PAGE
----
Tuesday, January 29, 2008

is later the new now?

Well, probably not. But here's some food for thought...

People are bad at thinking ahead. Daniel Gilbert tells us this is why we can't buy dinner if we're not hungry and why we think marriage will make us happy. (ouch)

And companies - which presumably are made up of people - suffer from the same thing. PowerPoint documents across the land are bursting with graphs that demand instant results. Which is a shame, because sometimes longer term thinking can lead to better things.

When I heard the Last.fm news this week, I took a little pride for having been a member of it for over three years (when it was still called Audio Scrobbler). Then I thought - slightly off-topic - wouldn't it be nice if the earliest users of a service were rewarded later on. (OK, I was hardly a beta tester - but stay with me)

I joined Streetcar before it got really big and because of that I remain exempt from the monthly charge new members face. I pay nothing and get my original deposit back if I ever leave. That is a genuine reward for joining early. The thing is I didn't know this would happen when I joined. And neither, probably, did Streetcar.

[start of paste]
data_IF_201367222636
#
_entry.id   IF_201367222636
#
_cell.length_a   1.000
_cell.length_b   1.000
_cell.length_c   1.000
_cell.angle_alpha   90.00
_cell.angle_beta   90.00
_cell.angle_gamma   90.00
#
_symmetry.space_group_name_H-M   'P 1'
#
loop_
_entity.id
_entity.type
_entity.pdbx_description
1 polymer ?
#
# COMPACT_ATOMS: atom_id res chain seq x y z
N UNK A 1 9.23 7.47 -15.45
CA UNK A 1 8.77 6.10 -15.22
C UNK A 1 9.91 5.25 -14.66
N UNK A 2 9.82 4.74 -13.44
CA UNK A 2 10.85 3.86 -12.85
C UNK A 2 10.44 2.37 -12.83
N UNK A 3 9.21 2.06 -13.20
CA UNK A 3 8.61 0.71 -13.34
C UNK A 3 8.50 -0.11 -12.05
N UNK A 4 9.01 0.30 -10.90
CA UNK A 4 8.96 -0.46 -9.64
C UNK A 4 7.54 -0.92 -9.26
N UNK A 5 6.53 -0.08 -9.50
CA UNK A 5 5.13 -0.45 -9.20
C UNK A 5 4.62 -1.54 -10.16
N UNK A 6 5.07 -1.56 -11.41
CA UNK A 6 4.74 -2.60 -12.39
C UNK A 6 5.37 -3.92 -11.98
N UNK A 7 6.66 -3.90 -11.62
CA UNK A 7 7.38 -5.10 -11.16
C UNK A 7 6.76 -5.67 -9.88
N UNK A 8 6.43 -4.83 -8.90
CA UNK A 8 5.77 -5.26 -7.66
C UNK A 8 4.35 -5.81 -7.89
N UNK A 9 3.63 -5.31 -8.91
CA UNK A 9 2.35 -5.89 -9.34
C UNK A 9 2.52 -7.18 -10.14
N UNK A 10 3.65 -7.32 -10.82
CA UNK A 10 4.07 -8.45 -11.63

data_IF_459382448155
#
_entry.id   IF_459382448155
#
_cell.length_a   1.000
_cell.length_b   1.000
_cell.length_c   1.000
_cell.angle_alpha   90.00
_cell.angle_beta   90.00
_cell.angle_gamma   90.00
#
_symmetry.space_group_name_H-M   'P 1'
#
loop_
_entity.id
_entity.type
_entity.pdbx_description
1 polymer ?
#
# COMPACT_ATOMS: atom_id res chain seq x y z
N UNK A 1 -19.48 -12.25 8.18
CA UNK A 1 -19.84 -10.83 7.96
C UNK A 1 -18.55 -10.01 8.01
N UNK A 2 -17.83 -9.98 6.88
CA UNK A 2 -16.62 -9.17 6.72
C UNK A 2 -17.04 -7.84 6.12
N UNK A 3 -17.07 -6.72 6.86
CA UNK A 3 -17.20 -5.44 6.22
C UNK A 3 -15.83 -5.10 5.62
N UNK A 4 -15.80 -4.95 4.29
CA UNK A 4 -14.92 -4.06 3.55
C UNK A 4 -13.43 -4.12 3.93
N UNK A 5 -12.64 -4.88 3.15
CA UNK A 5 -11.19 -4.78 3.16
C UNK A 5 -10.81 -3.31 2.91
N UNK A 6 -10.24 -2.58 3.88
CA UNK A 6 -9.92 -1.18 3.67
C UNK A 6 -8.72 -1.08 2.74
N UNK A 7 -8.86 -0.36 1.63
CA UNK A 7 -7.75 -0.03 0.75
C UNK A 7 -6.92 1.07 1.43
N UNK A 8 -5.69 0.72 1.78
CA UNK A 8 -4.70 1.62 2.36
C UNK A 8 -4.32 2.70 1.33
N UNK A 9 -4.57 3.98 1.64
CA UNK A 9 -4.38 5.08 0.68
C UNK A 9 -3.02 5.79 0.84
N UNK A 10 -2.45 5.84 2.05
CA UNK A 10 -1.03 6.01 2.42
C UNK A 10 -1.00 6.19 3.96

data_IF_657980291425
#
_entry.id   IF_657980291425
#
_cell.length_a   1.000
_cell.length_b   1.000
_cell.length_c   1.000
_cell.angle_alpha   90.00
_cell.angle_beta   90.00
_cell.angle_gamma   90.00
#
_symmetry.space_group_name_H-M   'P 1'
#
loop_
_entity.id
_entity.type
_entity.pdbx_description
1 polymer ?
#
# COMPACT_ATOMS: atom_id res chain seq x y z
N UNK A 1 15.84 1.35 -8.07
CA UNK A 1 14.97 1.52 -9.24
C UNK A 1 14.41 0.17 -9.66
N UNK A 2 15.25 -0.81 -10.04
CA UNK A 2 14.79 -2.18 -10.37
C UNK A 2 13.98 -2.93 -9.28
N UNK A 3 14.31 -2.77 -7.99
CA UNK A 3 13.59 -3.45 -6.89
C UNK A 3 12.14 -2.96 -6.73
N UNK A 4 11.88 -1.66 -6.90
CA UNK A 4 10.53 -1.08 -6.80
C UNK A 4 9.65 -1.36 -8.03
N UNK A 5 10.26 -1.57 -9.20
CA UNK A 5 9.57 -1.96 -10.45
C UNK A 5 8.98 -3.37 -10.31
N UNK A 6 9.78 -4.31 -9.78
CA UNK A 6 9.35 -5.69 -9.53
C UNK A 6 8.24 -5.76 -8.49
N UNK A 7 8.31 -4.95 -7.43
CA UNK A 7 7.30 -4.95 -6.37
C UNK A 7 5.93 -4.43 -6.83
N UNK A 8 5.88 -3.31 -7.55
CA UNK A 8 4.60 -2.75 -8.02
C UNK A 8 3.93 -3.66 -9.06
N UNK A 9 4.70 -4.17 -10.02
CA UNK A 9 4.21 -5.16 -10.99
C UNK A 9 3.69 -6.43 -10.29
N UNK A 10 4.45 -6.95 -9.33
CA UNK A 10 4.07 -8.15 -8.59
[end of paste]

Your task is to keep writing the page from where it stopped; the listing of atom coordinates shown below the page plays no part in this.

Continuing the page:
Now, imagine all start-ups promised reward for 'retrospective loyalty'. It would turn all these companies into a kind of attention stock market. You would be rewarded for spotting them early and seeing their value in them before others.

Here's the thing. If one company does this, nothing happens. But if lots of companies adopted this approach, the entire culture of beta-testing would change. In the same way that users of Amie Street are given an economic incentive to be the first to hear a band, people everywhere would have an incentive to sign up early to try services. Time is the one thing you can't give later. Unfortunately, 'later' is not something that is thought about enough.

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